Sonata Notes: Is Remote Work Hurting Gen Z?

Young Asian man works with laptop at home

Most of us remember dressing up and walking into the office for the first time at our first “real” job.  But what if you are a young person joining the workforce today, and your first “real” job is virtual?

A recent poll found 60% of senior executives are worried about how Gen Z will fare after joining the workforce remotely during the pandemic.

“It’s very important to get the younger employees in the office,” says Christopher Merril, CEO of investment firm Harrison Street.  “That is where they learn. That is where they grow.  My learning was sitting in my boss’s office and listening to a call, or sitting in on a meeting, or bumping into someone in the lunchroom.”

Tiina Lee, CEO of Deutsche Bank U.K. and Ireland voiced these concerns even as her company switched to a hybrid work model: “Grads and interns [should] spend as much time in the office as they possibly can.  I would like to see our grads in the office five days a week.”

Clearly, leaders are worried about their new hires and the impact virtual work will have one their professional development. But how do actual members of Gen Z feel about this?

  • A survey by Citrix found 90% of workers born after 1997 are not interested in fully on-site positions.  And while 74% want the option of coming to an office, 82% want to spend the majority of their time working from home. 

  • A survey of U.S. college students found 86% said they could be just as productive working virtually as on-site.  

  • However, 45% of Gen Z workers were concerned that the lack of in-person interaction with their bosses and colleagues might hinder their career advancement.

So, are we creating a “lost generation” of workers stuck in dead-end remote jobs –  or is this just another case of elders fretting over “kids these days”? 

The research suggests the truth lies in between.  On one hand, well-managed virtual teams have been outperforming on-site teams by as much as 43% for decades.  However, despite their performance virtual workers are 50% less likely to be promoted, and many burn out over the long term.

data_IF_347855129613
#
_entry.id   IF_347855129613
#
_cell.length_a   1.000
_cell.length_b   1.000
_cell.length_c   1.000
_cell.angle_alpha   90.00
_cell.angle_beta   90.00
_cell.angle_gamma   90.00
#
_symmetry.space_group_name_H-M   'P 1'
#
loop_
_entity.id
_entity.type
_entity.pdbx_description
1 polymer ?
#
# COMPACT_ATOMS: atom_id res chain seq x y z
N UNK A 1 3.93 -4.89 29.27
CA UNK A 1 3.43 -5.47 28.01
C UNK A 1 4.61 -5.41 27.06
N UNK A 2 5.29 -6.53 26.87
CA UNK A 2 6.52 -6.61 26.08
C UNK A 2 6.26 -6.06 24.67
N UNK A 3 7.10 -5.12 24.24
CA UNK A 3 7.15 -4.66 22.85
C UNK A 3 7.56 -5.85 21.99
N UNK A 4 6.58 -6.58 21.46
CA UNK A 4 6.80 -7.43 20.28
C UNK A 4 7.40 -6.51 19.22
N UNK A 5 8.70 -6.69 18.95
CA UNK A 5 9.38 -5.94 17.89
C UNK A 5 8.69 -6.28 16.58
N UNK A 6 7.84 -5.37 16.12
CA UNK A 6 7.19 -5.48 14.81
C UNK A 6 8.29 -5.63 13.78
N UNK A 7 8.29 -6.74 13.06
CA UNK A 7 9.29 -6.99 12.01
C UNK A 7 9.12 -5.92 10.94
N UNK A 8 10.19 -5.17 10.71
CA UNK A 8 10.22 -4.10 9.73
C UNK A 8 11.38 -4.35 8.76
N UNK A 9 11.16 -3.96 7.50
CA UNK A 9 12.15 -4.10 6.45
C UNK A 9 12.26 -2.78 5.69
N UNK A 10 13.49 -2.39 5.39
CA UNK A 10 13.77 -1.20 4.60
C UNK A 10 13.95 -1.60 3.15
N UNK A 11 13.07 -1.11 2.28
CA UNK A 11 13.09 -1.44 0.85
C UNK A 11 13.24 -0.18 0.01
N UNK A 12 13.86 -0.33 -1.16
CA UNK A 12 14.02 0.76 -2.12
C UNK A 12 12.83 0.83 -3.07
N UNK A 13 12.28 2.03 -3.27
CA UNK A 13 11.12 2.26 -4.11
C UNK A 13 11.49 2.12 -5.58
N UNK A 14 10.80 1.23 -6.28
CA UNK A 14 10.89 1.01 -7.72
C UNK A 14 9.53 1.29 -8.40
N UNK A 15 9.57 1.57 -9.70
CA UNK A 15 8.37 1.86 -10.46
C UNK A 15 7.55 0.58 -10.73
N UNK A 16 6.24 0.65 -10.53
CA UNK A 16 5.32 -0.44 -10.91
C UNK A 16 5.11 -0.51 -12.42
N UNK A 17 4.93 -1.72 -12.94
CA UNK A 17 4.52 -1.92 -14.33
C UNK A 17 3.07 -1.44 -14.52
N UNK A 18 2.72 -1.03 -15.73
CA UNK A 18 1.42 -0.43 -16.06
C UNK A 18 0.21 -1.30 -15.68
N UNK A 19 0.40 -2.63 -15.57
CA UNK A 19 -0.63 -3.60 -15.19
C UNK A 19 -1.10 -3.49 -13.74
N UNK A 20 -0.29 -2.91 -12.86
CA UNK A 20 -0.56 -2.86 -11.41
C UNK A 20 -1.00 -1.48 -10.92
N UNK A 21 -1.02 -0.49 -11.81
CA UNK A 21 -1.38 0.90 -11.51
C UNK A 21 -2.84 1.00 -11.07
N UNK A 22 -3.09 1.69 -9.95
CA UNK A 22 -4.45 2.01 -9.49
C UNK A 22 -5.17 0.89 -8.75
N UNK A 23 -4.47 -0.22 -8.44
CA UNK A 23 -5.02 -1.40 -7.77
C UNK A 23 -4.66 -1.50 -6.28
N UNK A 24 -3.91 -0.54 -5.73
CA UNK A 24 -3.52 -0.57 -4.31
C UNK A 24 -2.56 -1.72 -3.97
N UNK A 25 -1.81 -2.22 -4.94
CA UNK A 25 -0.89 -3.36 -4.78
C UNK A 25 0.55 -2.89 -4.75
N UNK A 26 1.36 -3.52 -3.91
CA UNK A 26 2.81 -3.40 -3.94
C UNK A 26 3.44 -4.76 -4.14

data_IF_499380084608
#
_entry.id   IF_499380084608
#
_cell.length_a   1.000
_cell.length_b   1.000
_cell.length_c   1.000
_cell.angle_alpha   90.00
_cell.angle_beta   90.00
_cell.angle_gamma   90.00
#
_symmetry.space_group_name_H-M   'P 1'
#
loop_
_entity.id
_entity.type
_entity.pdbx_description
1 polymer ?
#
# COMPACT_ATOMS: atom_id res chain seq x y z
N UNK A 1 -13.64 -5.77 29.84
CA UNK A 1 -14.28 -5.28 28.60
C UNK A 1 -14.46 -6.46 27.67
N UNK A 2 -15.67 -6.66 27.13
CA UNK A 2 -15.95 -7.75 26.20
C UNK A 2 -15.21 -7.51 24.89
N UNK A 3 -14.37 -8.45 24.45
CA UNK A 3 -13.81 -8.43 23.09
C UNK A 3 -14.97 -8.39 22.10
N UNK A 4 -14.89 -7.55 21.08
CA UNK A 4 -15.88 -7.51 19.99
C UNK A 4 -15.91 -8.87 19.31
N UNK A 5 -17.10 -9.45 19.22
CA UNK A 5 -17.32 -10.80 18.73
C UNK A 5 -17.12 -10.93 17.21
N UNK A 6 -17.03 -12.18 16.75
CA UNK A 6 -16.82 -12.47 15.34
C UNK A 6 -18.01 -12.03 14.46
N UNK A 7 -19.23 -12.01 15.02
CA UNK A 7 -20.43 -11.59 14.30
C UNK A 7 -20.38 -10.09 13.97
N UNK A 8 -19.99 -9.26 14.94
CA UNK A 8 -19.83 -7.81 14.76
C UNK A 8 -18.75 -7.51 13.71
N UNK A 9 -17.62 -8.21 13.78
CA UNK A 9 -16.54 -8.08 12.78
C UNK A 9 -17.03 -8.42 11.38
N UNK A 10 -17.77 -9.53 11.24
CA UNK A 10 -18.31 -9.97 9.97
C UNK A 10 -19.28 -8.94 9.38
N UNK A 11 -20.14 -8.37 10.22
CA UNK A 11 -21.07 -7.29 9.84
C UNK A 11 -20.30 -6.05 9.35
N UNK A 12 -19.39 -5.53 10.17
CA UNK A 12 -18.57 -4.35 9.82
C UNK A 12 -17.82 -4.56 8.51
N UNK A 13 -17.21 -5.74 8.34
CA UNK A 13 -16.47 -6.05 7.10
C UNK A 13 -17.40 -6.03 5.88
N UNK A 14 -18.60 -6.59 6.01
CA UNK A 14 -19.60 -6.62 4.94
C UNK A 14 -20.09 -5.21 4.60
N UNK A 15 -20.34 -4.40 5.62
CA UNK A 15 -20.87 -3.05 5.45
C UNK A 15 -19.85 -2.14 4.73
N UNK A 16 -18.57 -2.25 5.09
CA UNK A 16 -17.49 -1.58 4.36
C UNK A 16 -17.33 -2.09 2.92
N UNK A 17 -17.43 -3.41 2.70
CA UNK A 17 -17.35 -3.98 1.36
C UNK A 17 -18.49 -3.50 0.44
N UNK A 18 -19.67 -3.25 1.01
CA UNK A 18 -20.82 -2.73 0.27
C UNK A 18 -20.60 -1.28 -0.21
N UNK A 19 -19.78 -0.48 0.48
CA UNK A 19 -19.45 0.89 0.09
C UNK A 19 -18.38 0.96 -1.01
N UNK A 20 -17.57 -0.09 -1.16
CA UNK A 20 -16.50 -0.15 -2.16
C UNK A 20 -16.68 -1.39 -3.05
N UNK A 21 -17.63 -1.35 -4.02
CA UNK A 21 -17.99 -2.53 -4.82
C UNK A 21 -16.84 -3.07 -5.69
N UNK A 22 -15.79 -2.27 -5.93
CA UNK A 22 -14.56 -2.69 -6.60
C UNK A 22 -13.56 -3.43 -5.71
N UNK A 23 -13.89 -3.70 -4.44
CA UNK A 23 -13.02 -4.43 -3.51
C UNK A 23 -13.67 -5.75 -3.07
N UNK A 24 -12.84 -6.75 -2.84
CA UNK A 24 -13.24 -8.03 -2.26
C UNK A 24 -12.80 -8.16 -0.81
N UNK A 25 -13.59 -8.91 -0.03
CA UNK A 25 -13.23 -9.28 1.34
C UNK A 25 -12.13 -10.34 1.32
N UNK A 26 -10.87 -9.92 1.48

Is there a future for Gen Z working remotely?  That’s largely up to their employers.  Companies that want to become an employer of choice for Gen Z need to act intentionally to ensure new remote hires are welcomed into the culture and can grow careers.  Specifically :

  • Making sure everyone receives a proper onboarding (including the social aspect).  Traditionally, a new hire’s first day at the office is a time for making connections.  Their manager will typically introduce them around to the immediate team, and then give a tour of the larger office, pointing out people worth knowing.  However, it’s rare for virtual workers to receive such an in-depth initiation.  

    Convening a web conference to introduce new virtual team members around is a good first step in helping them navigate the workplace.  Having team members take turns training the new team member on different aspects of the job is another way to increase exposure.   

  • Creating a safe space to ask “stupid” questions.  While new workers in an office will rarely hesitate to whisper a question to a friendly colleague, in our research, we found that remote workers – especially those in highly competitive organizational cultures – are often afraid to post questions via chat, fearing public embarrassment.  Putting what you don’t know in writing feels risky for most people, but this is especially the case for young new hires.  Establishing a channel specifically for team members to ask basic questions and creating a sense of psychological safety can destigmatize reaching out for help, virtually. 

  • Organizing formal mentoring programs for virtual workers. Workers with mentors are 5x more likely to be promoted and 23% more likely to stay with their current employer.  However the vast majority of workplace mentorships develop informally, and virtual work skeptics are right that young remote workers are less likely to form them spontaneously.  This is a case where establishing a thoughtfully-designed, formal mentoring program can help, and create opportunities for virtual workers to network beyond their immediate team.

  • Mapping out long-term career paths for virtual workers.  Many members of Gen Z are already making long-term plans around virtual work, with 46% saying they plan to move while continuing to work for their current employer remotely.  And forward-thinking employers would be wise to make long-term plans around their remote workers, investing in their professional development and finding opportunities to promote them. 

In the end, leaders’ concern for Gen Z may be the product of their own biases.  Gianpiero Petriglieri, Associate Professor of Organisational Behaviour at the French business school insead points out, “People advising youngsters to go into the office are those who made their way in that environment.” As we look towards a virtual/hybrid future, colleagues from different generations will need to chart new types of career development paths, together.   


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